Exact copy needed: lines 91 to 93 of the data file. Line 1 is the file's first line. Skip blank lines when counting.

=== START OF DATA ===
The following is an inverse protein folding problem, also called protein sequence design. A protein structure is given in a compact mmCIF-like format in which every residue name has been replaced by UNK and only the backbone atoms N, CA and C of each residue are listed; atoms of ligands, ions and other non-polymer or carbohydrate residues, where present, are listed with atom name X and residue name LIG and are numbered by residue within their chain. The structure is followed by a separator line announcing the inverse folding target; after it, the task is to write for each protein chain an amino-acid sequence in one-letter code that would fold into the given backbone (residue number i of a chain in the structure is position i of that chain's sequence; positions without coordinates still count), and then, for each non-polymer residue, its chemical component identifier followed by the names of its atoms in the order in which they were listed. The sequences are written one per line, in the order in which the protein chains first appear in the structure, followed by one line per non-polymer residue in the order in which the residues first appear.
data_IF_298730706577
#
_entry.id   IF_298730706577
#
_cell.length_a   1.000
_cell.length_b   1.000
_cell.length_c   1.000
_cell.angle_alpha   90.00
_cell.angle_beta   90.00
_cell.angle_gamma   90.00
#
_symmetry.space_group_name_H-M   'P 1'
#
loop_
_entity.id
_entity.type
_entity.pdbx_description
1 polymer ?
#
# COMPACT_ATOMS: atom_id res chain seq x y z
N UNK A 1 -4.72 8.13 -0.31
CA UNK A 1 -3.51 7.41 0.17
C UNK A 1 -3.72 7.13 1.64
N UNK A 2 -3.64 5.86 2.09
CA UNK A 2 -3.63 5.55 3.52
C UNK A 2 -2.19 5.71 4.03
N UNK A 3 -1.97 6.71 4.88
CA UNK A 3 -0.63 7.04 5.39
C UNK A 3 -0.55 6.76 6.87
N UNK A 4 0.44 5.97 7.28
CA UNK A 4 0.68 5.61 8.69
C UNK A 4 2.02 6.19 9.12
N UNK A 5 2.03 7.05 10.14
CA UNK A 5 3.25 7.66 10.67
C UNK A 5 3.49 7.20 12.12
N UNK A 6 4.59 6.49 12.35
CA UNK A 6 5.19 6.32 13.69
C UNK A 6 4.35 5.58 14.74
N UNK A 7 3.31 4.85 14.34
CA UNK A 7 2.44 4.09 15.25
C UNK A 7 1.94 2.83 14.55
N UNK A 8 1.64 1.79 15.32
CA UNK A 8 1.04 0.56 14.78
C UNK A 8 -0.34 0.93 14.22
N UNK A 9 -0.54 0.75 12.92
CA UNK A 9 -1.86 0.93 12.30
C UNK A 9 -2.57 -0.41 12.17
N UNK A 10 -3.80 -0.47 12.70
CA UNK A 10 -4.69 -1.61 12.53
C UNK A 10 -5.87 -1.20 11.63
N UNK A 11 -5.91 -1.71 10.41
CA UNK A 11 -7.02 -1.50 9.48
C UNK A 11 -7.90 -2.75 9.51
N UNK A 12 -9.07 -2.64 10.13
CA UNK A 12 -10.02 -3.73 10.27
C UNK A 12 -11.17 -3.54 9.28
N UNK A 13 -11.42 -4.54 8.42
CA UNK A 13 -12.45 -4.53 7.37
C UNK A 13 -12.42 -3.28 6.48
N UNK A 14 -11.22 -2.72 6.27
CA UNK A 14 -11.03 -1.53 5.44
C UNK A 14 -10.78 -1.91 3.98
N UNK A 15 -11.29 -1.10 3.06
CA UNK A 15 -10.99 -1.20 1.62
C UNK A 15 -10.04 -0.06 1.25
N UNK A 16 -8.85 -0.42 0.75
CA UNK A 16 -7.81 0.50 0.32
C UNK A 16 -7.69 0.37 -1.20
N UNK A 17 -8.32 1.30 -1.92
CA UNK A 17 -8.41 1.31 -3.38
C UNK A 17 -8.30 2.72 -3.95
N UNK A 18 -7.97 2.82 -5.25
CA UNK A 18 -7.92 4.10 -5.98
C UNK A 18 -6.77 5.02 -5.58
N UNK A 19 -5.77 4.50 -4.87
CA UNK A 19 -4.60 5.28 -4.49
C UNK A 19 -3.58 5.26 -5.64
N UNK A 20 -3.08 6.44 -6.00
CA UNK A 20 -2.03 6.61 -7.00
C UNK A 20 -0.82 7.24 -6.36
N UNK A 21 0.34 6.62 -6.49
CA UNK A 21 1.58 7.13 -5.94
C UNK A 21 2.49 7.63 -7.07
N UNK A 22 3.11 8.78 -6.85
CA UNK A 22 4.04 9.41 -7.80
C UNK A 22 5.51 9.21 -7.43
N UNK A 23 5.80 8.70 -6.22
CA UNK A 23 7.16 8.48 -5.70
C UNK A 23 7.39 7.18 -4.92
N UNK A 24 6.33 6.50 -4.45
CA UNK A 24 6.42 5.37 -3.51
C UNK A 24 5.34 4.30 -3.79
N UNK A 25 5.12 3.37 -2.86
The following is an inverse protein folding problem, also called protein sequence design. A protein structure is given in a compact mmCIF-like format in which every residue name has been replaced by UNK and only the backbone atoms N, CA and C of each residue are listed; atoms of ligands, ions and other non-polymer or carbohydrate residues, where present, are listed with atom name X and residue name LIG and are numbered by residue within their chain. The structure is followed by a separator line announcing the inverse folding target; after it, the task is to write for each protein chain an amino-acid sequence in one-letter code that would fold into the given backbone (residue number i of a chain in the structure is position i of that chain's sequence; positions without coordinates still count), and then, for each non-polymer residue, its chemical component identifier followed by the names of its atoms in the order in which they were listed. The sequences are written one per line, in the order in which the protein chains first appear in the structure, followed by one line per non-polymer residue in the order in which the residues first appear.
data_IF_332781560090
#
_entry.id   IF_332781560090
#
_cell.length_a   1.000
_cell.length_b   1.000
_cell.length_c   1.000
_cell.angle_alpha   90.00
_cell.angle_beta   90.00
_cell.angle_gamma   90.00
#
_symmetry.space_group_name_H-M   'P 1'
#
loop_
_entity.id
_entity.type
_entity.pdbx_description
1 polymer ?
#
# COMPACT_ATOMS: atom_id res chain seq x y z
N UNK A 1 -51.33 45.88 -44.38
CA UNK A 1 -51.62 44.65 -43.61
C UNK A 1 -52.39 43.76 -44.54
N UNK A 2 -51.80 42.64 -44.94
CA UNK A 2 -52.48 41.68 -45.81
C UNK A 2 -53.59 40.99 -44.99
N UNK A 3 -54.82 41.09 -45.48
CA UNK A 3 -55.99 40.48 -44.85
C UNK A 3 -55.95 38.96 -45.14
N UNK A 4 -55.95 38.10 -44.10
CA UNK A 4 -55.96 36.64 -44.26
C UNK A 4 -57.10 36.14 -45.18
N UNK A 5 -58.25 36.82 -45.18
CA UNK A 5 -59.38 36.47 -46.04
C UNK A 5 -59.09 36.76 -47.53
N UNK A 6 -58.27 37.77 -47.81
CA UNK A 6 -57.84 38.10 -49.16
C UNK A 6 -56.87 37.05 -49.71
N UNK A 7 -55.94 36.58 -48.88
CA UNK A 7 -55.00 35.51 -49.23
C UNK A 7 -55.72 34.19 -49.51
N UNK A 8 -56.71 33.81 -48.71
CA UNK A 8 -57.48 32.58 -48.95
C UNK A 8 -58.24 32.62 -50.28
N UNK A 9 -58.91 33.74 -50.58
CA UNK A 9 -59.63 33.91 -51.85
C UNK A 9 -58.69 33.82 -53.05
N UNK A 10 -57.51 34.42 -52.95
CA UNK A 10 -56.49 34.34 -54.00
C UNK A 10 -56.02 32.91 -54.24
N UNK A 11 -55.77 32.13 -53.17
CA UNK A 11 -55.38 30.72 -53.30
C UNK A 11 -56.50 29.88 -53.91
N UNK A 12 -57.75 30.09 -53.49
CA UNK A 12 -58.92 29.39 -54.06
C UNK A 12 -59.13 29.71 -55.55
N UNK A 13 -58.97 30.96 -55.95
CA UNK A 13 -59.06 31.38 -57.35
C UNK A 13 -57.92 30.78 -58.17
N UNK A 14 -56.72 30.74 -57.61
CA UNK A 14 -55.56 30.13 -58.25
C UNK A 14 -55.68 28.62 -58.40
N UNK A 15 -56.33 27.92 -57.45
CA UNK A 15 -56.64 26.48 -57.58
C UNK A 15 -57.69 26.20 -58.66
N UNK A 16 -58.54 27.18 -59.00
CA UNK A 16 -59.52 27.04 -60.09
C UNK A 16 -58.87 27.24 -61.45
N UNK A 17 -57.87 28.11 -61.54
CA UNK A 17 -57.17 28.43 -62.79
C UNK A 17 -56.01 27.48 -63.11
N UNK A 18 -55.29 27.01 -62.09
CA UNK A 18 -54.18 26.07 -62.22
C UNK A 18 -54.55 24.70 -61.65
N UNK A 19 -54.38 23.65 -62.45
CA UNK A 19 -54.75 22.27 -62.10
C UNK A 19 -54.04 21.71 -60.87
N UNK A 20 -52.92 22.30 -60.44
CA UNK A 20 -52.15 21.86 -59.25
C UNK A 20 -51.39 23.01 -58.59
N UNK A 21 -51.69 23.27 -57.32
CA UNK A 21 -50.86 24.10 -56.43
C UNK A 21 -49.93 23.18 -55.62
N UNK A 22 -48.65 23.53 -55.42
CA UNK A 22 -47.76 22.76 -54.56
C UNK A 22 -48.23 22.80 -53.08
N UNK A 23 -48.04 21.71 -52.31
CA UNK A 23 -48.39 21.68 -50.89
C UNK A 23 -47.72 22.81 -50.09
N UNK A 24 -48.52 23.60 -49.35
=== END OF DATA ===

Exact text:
N UNK A 24 6.33 6.50 -4.45
CA UNK A 24 6.42 5.37 -3.51
C UNK A 24 5.34 4.30 -3.79